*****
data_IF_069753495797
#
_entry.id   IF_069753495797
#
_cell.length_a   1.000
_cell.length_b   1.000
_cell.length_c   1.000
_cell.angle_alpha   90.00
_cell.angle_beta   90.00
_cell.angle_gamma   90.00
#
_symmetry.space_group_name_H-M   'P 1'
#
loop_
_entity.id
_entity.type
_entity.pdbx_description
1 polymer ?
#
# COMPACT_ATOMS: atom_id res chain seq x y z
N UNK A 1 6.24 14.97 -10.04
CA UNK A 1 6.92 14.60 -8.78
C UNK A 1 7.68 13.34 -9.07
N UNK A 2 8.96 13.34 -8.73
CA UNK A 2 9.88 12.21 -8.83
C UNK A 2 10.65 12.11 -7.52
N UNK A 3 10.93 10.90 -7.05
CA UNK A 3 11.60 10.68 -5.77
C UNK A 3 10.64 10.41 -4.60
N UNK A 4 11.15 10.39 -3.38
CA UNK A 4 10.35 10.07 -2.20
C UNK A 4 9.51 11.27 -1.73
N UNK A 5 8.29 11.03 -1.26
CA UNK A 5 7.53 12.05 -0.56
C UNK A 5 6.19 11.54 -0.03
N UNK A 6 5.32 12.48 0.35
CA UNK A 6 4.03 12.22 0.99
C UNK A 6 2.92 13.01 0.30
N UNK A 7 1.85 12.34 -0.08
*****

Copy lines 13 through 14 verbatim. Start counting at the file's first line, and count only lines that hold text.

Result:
#
loop_